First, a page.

A price war involves two or more competitors lowering prices in multiple rounds in an attempt to win market share. A less formal, but more telling description of this kind of competitive pricing is: "A massive transfer of wealth from sellers to buyers." Price wars make for good press, but lousy business. A recent New York Times article highlighted dueling pizza sellers in New York, whose slice prices are now $0.79 and $0.75. They're fighting a war of attrition, not only against each other, but against their own bottom lines, and against the customers who actually value the product.
If price wars are bad business, why do companies fight them?
1. Ignorance. Often, companies don’t realize what’s happening until it’s too late. For example, a medical supplier was asked to match a competitor’s quoted price, which was far lower than expected, and much lower than the supplier’s price. Panicking, the supplier dropped prices across the board. The competitor responded to what it considered a preemptive pricing move. However, the first company later discovered that the prospect had a special contract with the competitor plus some other considerations had led to dramatic discounts -- but only for this particular customer in that particular situation. There was no price cut. The cycle of retaliation transferred tens of millions of dollars to their customers, without altering market share.
2. No Strategy. When some businesses want to move product, they turn to price. When one business does this, others often follow suit. No matter who starts, once the ball gets rolling, it can be hard to stop until it smashes into something -- like everyone’s bottom line.
In addition to concern over sales, natural competitive instincts can take over. Instead of making measured decisions, we let the more primitive parts of the brain take over. We insist on “winning” at “any cost,” like the pizza sellers, now wrapped up in personal animosity more than business. However, the same thing can happen to large companies with teams of financial analysts. Remember when Sony, Samsung, et al brought enormous, high quality TVs to American living rooms? Remember how they failed to make money doing it? They were so busy competing for share in a booming market that they forgot to make money.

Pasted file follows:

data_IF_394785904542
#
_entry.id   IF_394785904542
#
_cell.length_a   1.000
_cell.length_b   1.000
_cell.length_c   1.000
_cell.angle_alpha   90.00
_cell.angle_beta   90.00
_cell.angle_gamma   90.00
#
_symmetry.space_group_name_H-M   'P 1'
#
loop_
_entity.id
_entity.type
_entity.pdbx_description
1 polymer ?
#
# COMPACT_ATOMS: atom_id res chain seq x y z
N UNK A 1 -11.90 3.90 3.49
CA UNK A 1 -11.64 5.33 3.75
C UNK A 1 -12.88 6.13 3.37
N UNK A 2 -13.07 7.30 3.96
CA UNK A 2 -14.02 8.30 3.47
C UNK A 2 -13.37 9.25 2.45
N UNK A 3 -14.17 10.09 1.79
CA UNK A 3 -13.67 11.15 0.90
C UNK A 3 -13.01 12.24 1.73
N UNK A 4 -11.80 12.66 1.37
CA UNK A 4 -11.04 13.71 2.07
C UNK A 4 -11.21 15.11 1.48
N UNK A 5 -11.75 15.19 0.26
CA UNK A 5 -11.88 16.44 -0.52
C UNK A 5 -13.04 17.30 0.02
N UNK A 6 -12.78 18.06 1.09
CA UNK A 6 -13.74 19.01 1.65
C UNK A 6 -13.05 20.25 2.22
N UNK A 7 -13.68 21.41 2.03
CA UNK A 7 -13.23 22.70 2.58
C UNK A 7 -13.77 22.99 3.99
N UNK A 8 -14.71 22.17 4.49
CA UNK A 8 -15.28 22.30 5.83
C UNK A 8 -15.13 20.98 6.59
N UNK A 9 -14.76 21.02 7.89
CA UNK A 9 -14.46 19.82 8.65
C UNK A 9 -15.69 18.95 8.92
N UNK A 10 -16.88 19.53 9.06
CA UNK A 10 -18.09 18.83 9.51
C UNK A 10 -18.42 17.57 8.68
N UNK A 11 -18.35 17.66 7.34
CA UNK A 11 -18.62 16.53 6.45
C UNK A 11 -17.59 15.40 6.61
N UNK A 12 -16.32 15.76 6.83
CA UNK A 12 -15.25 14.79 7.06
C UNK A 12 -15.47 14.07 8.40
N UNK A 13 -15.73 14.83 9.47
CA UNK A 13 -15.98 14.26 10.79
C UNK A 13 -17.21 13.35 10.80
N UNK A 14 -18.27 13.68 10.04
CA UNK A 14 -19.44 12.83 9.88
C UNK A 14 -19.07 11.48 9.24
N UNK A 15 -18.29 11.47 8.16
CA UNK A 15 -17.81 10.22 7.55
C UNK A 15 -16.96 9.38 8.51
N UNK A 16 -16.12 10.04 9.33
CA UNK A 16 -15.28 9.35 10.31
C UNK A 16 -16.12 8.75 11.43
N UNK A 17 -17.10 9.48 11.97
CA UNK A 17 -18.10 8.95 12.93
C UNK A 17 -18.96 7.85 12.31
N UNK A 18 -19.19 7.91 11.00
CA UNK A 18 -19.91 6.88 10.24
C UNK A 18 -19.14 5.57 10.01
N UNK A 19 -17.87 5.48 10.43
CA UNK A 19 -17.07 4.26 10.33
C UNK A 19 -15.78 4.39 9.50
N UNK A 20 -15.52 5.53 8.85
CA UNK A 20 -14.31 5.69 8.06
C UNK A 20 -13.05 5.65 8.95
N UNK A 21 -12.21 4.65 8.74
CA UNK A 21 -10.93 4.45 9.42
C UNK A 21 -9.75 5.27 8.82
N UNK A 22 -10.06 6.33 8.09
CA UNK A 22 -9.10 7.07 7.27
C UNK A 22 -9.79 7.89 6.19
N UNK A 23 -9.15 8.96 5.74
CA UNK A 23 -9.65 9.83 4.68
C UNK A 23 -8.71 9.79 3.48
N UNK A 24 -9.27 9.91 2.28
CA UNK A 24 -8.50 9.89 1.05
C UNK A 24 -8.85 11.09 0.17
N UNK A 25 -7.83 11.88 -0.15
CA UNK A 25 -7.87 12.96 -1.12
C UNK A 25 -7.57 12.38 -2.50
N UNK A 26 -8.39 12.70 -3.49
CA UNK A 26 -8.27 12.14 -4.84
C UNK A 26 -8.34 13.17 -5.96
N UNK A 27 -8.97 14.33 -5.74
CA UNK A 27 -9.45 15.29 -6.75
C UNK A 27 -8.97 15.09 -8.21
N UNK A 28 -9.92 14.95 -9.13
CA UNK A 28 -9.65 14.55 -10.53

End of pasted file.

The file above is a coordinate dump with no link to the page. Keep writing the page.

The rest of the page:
To avoid the fate of falling into a price war, start with a good plan. Decide how you want to respond to competitive price changes, and what thresholds of price and sales changes you can tolerate. Know your limits. Sometimes it helps to write it down, just to remind yourself to behave rationally when your competitive juices are flowing. Then use your pricing intelligence tools to understand what is happening in the market, so you can execute the appropriate part of your strategy.
3. No Differentiation. Your vulnerability to price wars is directly tied to your degree of commoditization. Pure commodities have prices that literally float on the market. If your pizza is just like your competitor’s, their price moves have a bigger impact than if you are selling gourmet pizza or burritos. The pizza price war has no bearing on the upscale Manhattan restaurant scene. Even if you are close to a commodity, you may be able to differentiate through service or other aspects of the customer experience.
Similarly, fire sales on tablets helped move inventory of HP and Blackberry tablets, but did nothing to dampen consumer enthusiasm for Apple’s iPad. Through differentiation, Apple’s computers, music players, and phones have withstood blistering price competition. They are differentiated enough that they get to do what they want, with their market, without worrying about rivals. Meanwhile, HP and Dell offer no true differentiation and have to slug it out in a battle of price and promotions.
Keep your eye on the real prize -- profitability -- and don't get sucked into price wars that can bleed your profits, often without even boosting market share. Put together a sound strategy. Don’t automatically extrapolate a few data points into a global trend. Pay attention to the information your pricing intelligence tool provides, systematically gathering data from competitive web sites, issuing alerts on an immediate level when prices change, and providing data on a long-term level to show you the big picture over time.
In Price Wars, Part 2, I'll tell you why price wars are particularly insidious for retailers, how to avoid getting into them, and when you should actually start one.
I'd like to hear your experiences with, and thoughts about Price Wars. Thanks. Reuben